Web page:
Selles didn't do the movie for the money ($1000 fee and a dollar for every tape sold) but rather for more grandiose reasons: She plans to spread her liberal views on sexuality across the country and help curb sexual repression wherever she finds it. A legally trained, porn-defending superhero of sorts. But career also figured into her decision -- she wants to become a sex-industry attorney, representing porn providers, sex clubs, and any other titillating business that the Christian Right deems devilish.

So far her chances of breaking into that area of law look promising. Daniel Aaronson, one of the top sex-industry lawyers in Fort Lauderdale, is already interested. In her legal acumen. "We are quite impressed that she would have the courage to do a video while also being a lawyer, and we would be happy to talk to her," says Aaronson, adding that Selles will have to prove herself as an attorney before she could work at his firm.

It's just another door opening for Selles -- and for Atlantic Worldwide. The biggest door belonged to radio-and-television talker Howard Stern, as Dodsworth stuck his foot into what he reverently calls the "Power of Stern." He sent a press release to Stern -- who is fixated on strippers and porn stars -- and Stern bit on the lawyer-in-a-porno bait. On July 15 Selles found herself doing Stern's live radio show and this Saturday night the videotaped version of her visit will be shown on Stern's network TV show on CBS. And in September it'll be played on Stern's cable show on E! Entertainment Television. Throw in some interest by Esquire magazine and national sex rags, and you have an incredible marketing success for a video that was made on a shoestring. (The entire cost to shoot and make the tapes was about $25,000.)

Dodsworth says they've sold all 2000 original copies and are waiting for another shipment to come in. The company's goal, Druck says, is simple: "Playboy is the girl next door, right? We're trying to take video of the girl next door, except it's all hard-core." In Selles' case, she just happens to be the lawyer next door. "Finally the public gets to see a lawyer getting screwed instead of the other way around," Druck says. What Druck didn't want publicized is the fact that Selles is also an aspiring dominatrix, which explains the tattoo over her not-so-private-anymore area (which is also pierced with a ring) that proclaims "MASTER'S." "The dominatrix-next-door" just doesn't quite have the same ring to it, apparently. In the video's documentary-style interview (which is partially scripted), Selles makes the claim that she'd had sex with only three men and no women during her entire life.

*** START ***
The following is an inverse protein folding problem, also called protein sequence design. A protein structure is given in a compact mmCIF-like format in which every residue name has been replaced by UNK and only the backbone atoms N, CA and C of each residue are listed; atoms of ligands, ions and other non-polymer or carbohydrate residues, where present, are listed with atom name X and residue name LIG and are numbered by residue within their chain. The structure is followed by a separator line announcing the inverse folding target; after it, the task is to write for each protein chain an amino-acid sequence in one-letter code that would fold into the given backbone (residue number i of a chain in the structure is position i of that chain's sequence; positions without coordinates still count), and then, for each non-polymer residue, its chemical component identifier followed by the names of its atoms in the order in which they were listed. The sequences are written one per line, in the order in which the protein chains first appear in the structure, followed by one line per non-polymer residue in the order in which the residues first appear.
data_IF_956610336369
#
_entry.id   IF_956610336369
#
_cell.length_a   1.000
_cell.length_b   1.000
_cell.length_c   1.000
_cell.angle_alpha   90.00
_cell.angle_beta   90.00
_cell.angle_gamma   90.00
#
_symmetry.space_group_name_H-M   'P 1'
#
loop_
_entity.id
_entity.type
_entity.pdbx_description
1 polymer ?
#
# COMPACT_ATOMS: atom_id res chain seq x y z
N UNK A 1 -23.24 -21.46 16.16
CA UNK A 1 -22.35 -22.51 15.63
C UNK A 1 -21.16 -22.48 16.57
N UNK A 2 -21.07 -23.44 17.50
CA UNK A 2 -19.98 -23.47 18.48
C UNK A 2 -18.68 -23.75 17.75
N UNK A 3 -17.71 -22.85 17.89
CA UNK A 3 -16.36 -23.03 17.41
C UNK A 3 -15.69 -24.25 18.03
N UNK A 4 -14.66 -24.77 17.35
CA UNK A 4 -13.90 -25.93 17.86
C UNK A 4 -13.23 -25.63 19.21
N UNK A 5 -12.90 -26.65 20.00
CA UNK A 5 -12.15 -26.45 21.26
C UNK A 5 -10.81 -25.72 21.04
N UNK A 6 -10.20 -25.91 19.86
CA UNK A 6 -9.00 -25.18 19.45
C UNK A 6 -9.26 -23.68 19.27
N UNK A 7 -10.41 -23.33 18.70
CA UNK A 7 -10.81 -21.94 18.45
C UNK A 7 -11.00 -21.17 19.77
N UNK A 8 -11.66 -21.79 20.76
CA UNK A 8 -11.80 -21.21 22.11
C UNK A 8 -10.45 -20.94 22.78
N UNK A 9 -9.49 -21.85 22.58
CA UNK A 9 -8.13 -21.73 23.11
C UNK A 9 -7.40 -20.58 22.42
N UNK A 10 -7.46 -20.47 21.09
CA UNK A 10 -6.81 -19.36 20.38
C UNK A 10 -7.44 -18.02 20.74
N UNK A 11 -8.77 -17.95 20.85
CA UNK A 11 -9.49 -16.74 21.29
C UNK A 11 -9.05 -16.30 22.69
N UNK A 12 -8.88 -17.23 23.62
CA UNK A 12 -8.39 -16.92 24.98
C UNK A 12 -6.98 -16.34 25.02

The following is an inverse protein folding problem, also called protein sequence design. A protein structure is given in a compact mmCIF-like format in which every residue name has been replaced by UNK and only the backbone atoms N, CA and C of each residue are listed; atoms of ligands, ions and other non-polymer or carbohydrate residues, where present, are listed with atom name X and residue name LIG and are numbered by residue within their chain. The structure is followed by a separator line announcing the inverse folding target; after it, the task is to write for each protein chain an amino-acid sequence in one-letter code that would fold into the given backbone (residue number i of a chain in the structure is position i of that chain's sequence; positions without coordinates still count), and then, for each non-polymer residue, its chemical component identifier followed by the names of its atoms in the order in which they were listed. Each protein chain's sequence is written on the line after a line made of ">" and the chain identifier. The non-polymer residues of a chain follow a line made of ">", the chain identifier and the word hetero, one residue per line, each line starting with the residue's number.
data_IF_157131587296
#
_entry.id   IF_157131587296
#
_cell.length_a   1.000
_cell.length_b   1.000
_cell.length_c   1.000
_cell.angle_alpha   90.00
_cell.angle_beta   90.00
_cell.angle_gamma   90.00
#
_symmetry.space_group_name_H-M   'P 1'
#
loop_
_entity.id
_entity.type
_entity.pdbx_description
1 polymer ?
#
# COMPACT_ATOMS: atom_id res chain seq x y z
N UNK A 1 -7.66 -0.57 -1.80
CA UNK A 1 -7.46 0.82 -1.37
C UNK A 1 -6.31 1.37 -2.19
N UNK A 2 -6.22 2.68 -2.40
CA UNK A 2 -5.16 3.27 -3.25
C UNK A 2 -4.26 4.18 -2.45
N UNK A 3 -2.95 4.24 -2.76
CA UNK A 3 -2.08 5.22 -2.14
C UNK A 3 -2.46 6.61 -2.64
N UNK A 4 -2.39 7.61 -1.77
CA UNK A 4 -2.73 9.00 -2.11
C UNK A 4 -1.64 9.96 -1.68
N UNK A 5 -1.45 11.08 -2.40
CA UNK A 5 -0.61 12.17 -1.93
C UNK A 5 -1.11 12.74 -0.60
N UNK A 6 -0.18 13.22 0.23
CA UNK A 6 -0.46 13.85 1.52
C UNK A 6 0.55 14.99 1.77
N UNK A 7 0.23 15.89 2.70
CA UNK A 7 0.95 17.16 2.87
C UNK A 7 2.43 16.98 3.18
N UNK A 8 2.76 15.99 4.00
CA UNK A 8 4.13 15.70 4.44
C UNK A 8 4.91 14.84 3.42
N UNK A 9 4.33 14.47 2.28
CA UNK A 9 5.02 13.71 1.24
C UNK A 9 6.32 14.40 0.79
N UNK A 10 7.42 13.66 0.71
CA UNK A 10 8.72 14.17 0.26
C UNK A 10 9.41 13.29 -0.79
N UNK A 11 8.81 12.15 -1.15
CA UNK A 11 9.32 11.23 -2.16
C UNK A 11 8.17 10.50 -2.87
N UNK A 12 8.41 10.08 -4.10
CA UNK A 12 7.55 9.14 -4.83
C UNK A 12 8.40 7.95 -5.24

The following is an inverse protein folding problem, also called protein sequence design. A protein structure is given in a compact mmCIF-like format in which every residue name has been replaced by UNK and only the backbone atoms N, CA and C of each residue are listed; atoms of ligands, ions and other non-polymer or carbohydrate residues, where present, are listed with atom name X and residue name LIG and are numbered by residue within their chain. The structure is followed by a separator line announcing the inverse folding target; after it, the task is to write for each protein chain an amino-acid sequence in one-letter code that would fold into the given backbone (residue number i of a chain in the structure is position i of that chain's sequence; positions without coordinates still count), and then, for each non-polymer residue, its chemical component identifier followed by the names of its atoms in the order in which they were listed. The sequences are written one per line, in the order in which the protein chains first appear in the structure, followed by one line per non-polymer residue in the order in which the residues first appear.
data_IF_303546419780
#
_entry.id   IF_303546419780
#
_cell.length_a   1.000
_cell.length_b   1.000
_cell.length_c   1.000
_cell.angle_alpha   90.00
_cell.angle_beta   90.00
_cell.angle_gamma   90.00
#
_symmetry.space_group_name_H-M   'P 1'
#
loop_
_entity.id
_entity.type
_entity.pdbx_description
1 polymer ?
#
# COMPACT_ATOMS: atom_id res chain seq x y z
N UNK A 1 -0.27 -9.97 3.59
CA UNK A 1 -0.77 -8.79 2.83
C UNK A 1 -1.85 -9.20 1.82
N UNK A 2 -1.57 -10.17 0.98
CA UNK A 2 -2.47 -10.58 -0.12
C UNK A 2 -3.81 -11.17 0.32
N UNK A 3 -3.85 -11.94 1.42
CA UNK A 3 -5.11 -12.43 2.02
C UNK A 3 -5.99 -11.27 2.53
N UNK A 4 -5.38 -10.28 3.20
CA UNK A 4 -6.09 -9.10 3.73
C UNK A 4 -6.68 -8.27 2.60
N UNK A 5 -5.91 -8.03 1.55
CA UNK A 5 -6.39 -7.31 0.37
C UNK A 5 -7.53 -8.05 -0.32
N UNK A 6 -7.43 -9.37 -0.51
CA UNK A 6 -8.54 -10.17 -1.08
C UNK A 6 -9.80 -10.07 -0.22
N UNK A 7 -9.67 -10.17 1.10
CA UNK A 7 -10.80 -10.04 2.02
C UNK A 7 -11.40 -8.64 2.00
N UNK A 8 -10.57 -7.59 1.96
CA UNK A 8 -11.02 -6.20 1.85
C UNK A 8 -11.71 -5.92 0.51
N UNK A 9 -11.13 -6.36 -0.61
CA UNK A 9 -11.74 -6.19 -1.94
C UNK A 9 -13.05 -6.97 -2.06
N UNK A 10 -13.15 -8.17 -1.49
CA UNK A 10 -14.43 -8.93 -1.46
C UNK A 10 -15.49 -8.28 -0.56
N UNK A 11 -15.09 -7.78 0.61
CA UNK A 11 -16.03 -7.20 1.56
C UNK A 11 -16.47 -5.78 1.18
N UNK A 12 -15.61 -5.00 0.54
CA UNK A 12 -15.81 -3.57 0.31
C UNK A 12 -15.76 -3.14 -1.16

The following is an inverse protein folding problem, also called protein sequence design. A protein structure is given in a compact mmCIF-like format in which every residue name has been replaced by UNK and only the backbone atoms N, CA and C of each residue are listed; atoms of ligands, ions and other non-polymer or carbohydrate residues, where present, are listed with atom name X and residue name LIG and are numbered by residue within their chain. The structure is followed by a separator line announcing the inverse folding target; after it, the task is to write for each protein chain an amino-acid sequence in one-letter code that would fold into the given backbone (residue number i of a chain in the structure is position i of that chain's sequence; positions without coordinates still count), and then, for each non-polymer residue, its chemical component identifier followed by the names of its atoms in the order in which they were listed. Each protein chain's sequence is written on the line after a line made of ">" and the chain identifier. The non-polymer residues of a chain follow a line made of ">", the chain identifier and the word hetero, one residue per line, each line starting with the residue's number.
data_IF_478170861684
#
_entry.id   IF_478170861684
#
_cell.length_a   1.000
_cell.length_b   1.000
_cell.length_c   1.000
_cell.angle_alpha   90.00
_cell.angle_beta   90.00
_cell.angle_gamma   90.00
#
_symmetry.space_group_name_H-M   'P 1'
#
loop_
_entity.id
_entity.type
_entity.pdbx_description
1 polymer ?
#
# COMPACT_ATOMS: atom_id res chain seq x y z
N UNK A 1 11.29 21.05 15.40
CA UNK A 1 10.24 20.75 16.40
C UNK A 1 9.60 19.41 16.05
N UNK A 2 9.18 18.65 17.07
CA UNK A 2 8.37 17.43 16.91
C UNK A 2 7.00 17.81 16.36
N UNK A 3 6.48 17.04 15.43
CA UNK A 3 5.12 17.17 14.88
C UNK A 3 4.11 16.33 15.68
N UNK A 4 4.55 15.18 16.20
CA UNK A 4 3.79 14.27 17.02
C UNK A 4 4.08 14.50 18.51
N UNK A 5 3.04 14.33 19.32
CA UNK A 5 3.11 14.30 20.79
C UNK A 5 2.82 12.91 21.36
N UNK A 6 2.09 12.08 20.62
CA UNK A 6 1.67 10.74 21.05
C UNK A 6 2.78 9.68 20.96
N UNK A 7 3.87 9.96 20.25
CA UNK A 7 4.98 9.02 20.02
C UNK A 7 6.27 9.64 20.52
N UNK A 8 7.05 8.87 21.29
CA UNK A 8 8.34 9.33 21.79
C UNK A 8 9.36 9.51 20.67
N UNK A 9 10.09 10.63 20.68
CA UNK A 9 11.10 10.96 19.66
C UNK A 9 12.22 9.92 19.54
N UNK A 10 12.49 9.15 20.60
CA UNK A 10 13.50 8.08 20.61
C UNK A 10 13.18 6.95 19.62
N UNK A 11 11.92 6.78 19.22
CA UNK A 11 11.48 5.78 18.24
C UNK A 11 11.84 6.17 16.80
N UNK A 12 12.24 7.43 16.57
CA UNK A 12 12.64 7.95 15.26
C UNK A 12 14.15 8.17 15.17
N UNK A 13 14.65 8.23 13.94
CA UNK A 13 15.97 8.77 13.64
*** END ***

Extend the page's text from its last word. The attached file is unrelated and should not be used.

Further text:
Atlantic Worldwide started with some cheap equipment (the only prop seems to be a recurring straw hat with a plastic daisy in it) and a classified ad in New Times. Most of the women who answer the ad are reluctant at first and need to be coaxed into it, says Druck. While Selles seems to be the master of her own destiny, others aren't quite so self-assured. Not surprisingly there's a dark side to the business. "Half of them you'll never hear from again, and half of them are sorry that they ever did it," says Druck. "It's a one-shot deal. They do it for only one reason -- they need the money that day."

The company, which despite all the hubbub hasn't yet turned a profit, is about to expand its horizons. In addition to its Website, www.atlanticworldwide.com, and new flicks in the works, Druck and Dodsworth are planning a trip to Russia in the winter. It's their latest sure-fire gimmick: They think they have a good chance to score a beautiful doctor in tundra country to star in one of their videos. The lure: cold, hard American cash.

Selles, meanwhile, might not be done with XXX-rated videos, either.

"It's nothing I would shy away from," she says. "It's just me being me."

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Journalist Bob Norman has been raking the muck of South Florida for the past 25 years. His work has led to criminal cases against corrupt politicians, the ouster of bad judges from the bench, and has garnered dozens of state, regional, and national awards.
Contact: Bob Norman